What did I learn?
Groove. Shifting some notes slightly off grid and using the Groove Templates give the tune more of an organic, human feel and something to offset the general rigidity of most electronic dance music.
Don’t kill transients. Over the past few years I have watched many hours of tutorials on mixdown techniques. In the hunt for a louder final result, I understood you had to remove any transient hits and peaks in order to have a louder average (RMS) on each channel. What I didn’t consider was actually using my ears to see how it was effecting the sound, I was too caught up in using my eyes on smexoscope. My drum bus was set up just like one in one of the videos but I twigged while making this tune that I was taking away way too much of the drum transients and therefore killing any punch they originally had. The take away on this point is to think about why you are using each plug in and what you are aiming to achieve.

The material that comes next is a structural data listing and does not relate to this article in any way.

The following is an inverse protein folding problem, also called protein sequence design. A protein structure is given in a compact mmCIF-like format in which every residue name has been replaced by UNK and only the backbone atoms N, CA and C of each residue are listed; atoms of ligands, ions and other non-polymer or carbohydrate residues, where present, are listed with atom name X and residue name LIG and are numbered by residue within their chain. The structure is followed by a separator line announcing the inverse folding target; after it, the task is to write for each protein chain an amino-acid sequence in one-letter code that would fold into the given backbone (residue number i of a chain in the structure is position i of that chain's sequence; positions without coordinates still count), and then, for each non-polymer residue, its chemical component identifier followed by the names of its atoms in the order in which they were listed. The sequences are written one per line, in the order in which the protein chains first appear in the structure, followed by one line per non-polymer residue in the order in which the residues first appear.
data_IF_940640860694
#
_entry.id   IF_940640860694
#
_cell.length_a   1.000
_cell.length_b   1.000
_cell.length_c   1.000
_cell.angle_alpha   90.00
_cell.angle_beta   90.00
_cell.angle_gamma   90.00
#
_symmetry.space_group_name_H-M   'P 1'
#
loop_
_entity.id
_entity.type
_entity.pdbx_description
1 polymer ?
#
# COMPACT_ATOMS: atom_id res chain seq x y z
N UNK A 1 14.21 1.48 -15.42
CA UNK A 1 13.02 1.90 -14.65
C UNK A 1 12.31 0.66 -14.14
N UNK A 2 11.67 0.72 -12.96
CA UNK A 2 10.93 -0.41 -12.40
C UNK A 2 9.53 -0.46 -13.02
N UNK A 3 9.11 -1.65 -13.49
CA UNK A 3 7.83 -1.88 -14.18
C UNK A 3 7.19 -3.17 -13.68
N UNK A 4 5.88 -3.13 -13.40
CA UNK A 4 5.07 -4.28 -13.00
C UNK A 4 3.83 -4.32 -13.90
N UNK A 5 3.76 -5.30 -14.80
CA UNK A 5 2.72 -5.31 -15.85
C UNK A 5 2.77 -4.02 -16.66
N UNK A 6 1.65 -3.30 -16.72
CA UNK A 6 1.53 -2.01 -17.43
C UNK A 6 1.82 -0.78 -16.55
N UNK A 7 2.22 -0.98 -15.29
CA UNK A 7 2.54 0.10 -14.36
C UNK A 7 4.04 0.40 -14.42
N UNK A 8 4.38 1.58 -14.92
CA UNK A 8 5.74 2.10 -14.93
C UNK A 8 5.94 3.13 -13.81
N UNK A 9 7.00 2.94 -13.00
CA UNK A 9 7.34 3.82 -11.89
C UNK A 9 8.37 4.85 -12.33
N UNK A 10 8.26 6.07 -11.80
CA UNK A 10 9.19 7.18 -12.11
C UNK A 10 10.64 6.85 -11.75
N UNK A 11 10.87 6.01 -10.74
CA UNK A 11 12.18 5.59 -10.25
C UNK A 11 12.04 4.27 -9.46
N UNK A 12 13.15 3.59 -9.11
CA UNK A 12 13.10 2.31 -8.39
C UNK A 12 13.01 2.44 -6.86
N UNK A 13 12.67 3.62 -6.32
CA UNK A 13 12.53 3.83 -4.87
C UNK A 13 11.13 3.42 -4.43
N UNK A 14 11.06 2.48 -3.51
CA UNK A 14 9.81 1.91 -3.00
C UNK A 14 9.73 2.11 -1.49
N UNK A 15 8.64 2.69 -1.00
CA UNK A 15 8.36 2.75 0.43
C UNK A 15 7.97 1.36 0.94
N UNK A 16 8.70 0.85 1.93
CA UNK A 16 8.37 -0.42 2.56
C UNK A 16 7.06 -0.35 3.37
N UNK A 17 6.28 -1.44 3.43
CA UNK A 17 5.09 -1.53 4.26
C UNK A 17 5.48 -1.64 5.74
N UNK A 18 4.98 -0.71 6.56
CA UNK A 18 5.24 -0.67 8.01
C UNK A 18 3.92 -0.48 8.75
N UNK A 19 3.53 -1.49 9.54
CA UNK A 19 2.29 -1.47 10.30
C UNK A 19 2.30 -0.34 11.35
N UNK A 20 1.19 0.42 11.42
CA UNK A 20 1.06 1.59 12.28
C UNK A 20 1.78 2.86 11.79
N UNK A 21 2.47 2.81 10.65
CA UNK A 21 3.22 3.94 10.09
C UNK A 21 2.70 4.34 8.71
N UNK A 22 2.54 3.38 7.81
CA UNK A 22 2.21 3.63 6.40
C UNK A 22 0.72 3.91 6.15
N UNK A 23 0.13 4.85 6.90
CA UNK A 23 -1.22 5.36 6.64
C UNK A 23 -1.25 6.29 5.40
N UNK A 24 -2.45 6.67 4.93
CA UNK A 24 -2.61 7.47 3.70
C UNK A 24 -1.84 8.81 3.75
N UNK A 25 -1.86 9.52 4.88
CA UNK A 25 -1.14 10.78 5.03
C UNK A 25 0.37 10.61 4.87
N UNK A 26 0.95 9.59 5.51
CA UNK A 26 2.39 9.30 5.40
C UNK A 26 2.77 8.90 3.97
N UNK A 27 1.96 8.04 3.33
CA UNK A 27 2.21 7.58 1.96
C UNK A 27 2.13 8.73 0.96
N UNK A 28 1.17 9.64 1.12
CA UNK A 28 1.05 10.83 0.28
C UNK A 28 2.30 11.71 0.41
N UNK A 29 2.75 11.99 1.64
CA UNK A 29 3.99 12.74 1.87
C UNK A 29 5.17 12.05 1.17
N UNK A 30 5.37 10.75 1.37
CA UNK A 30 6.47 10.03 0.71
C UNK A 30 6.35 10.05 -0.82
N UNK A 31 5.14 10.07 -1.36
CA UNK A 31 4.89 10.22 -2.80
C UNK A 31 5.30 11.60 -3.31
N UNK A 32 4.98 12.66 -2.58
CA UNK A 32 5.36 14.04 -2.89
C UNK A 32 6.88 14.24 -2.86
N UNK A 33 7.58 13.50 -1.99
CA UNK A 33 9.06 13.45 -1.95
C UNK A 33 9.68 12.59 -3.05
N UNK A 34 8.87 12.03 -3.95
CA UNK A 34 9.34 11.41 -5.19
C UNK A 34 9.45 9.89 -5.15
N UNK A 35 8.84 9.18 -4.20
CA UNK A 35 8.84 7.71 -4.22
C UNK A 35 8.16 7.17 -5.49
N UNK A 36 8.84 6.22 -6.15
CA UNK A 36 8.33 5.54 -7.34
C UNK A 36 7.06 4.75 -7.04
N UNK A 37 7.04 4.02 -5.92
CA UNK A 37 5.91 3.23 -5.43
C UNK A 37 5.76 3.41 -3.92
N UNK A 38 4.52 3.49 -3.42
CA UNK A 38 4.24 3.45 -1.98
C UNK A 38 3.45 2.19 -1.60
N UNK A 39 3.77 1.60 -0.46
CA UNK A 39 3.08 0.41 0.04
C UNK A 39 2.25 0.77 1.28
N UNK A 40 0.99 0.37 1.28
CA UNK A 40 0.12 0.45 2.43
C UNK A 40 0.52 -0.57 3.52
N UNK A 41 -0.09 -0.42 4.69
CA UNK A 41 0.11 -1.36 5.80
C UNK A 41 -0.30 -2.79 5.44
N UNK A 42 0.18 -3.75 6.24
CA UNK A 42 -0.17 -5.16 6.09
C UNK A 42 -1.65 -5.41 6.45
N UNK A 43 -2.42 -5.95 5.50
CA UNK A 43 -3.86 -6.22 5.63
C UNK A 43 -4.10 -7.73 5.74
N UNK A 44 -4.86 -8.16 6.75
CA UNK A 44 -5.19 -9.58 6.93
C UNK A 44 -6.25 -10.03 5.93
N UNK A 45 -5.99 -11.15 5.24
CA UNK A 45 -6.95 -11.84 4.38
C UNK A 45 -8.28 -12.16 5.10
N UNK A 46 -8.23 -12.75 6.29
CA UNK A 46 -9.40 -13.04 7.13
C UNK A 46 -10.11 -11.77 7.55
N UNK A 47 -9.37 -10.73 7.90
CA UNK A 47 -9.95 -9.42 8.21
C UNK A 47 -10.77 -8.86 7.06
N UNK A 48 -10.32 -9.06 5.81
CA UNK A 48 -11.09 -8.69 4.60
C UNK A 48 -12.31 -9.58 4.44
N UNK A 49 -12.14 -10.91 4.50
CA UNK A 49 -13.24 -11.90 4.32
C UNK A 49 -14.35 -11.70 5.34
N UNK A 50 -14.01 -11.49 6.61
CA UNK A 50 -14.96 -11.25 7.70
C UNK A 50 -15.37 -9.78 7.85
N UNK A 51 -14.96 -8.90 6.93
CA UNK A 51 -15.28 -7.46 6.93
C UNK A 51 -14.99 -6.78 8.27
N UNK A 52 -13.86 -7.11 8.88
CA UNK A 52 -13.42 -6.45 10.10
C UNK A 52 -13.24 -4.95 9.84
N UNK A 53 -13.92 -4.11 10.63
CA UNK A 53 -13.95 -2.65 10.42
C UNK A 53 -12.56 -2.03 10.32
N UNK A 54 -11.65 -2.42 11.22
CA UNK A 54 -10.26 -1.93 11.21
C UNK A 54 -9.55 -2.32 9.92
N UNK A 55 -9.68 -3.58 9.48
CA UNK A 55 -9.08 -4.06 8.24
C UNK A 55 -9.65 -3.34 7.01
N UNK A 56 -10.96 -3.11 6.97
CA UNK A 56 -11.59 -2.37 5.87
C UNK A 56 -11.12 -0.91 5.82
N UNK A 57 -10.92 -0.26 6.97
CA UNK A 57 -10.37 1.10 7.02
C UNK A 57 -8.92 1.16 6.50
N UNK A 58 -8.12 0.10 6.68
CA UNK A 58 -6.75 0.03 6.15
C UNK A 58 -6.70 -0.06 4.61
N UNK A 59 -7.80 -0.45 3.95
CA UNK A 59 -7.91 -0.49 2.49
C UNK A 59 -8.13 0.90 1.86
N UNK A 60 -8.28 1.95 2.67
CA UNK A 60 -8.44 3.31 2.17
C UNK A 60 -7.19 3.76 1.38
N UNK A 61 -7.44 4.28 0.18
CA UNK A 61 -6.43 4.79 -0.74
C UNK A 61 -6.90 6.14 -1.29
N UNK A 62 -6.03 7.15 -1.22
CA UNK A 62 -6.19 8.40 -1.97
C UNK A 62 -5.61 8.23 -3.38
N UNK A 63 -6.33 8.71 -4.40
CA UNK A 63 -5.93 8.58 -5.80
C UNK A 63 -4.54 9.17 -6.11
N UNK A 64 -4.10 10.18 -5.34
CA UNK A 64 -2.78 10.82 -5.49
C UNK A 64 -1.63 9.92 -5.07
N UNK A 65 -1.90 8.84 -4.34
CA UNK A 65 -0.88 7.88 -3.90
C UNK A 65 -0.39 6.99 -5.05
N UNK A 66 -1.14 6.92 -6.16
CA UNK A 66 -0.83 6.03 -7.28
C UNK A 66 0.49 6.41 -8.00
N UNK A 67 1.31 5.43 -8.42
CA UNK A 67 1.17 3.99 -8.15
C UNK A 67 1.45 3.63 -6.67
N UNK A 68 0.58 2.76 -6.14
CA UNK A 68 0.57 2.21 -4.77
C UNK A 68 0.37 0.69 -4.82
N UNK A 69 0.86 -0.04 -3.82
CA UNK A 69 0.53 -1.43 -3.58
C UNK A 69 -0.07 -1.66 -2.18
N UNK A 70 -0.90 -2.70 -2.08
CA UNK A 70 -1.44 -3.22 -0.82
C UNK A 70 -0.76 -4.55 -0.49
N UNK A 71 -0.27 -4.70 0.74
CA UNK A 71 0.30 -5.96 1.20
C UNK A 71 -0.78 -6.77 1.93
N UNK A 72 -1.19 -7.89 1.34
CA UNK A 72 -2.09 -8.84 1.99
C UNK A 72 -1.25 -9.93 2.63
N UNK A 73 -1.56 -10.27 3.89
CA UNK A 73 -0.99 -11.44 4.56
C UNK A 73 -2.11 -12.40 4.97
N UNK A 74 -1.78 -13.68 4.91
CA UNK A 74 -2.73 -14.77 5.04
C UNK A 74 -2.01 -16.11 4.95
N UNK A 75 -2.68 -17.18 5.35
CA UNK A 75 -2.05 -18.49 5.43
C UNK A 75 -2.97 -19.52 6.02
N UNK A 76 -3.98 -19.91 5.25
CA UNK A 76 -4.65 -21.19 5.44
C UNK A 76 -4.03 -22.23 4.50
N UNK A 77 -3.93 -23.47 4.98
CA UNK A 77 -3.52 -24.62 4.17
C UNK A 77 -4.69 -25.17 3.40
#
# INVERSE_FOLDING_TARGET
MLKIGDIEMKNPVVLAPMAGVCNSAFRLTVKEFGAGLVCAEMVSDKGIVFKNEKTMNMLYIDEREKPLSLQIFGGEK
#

Workflow. In the days leading up to this creation, I made a rough list of what I needed to do (a rough to-do list I could use for each tune I make). It helped immensely as at each stage, I knew what needed to be done next.
Don’t over complicate it. Just get the basics done well. Don’t worry about micro editing and details until you have the core elements sounding good.
Use colours. Staring at a screen for hours on end can and does get tedious so injecting a bit of life into Ableton’s default grey screen (I know there are other colour schemes but most are garish) does make it more appealing. It also helps to colour the tracks in terms of groups so you can quickly identify where you need to edit.
What do I need to work on?
Arrangement. After filling out the main 16 bar loop, I tend to struggle to keep the middle section interesting. I’ve spent a while studying other tracks for inspiration but I think it is best to try and work it out yourself. A producer called Zencha calls this ‘Arrangement Nirvana’ in that there are no rules and you are free to do what you like.
‘Bleeders’ as I call them. Essentially automating reverb and delay sends at the end of 16 bar phrases to bleed some elements over into the next section of the track. The aim is to make the transition less abrupt and I think a tweak of my template alongside a bit of practice will help.